You may be the architect of your dreams, but it was your mother who dusted them.
I don’t mean the magic, fairy kind of dust that Tinkerbell sprinkles about. I mean she dusted them with synthetic ostrich plumes dyed bright pink. She kept them oiled and shiny. She took them out for a drive around the block every now and again to make sure the battery didn’t up and die.
Your mother kept your dreams clean until you were ready to pull them off the shelf.
She stayed up at night after you went to bed and reinforced your matchstick Golden Gate Bridge with super glue. She carefully transported dioramas and poster boards. She had a last-minute science fair project up her sleeve if and when the potato gun failed to shoot.
She typed that 25 page report you waited until the last-minute to finish on a manual typewriter after the electricity went out (thanks, Mom).
She told you that you had a beautiful voice the year you tried out for choir. She correctly guessed Twinkle, Twinkle Little Star when you played discordant notes on the recorder. She applauded your un-jazzy jazz hands, found the ounce of grace in your gangly ballet recital, told you no one noticed when you flubbed your one line in the school play.
She stood at the edge of the soccer pitch in the rain. Or the sleet. Or the snow. She sat on cold, metal bleachers that aggravated her hemorrhoids just in case you threw that Hail Mary pass. From the bench.
She got out a dustpan and brush to pick up the pieces of your first broken heart and helped you puzzle piece them back together. She waited until you went to bed before she cried for you.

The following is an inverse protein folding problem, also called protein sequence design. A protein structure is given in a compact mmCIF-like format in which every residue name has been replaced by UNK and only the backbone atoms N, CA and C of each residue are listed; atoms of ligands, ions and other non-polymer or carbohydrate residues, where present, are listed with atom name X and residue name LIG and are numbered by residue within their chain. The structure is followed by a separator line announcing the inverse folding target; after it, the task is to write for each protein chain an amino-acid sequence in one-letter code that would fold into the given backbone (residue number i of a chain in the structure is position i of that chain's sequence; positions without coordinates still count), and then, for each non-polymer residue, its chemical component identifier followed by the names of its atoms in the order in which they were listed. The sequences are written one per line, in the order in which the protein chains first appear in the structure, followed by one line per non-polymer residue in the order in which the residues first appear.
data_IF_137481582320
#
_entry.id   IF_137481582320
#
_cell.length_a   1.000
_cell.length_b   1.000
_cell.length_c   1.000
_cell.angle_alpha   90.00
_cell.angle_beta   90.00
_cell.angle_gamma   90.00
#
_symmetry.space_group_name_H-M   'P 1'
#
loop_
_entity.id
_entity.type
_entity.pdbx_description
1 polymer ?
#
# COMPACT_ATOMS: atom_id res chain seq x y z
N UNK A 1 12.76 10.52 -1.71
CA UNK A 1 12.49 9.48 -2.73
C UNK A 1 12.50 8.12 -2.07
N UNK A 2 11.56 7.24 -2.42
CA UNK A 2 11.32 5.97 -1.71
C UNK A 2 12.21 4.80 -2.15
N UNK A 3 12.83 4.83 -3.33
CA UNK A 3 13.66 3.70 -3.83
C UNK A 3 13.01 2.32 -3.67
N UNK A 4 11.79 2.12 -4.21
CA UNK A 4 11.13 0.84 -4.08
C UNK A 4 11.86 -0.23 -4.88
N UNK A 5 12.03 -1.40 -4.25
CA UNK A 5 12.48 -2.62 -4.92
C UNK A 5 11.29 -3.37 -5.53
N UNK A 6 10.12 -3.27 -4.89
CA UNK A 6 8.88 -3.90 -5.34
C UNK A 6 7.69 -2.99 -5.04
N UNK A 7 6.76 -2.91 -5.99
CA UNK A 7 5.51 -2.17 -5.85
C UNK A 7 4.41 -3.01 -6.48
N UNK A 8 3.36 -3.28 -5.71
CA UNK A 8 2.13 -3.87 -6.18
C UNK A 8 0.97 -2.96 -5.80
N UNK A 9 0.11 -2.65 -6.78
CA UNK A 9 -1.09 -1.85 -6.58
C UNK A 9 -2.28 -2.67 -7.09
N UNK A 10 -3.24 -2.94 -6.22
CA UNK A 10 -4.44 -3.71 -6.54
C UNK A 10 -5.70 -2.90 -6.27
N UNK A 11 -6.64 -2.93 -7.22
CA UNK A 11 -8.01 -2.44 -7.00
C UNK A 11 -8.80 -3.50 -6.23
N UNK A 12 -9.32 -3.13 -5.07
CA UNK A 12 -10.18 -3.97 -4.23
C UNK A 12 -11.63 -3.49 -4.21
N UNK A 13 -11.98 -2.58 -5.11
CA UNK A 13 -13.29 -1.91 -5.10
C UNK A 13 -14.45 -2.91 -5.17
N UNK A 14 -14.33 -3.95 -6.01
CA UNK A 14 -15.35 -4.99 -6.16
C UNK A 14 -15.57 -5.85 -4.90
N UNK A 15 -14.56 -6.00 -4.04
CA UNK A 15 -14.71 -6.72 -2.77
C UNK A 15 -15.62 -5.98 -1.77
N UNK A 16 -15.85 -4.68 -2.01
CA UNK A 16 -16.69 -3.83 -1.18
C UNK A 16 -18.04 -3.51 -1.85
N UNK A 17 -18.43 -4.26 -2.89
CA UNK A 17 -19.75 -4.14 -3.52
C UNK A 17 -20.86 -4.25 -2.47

She drove you to dance class and waited in the car on hot, sticky seats.
She kept a hidden stash of Saltines and ginger ale for sick days. She emptied the basin when you threw up.
She tucked you in every, single night. Even if she wasn’t home to do it, she did it when she came in, when she got home, in her heart.
She went to all your conferences, all your concerts, recitals, assemblies, open houses. She knew every teacher’s name. She knew what your best subjects were, the ones you needed help with, the ones you hated.
In 18 years she prepared close to 20,000 meals (excluding snacks and Leap years), did over 10,000 loads of laundry, inside-outed 5,000 pairs of socks. Despite this, she’ll still cook dinner and do your laundry for you whenever you come home for a visit.
She said “you’ll be great,” when you said you wanted to be a truck driver. Then a hairdresser. A journalist, an accountant, an actress, a teacher. She said, “you’ll be great,” when you confided that you were worried about being a Mom or a Dad.
And sometimes she put her own dreams on hold so that she dust yours. Because that’s what Moms do.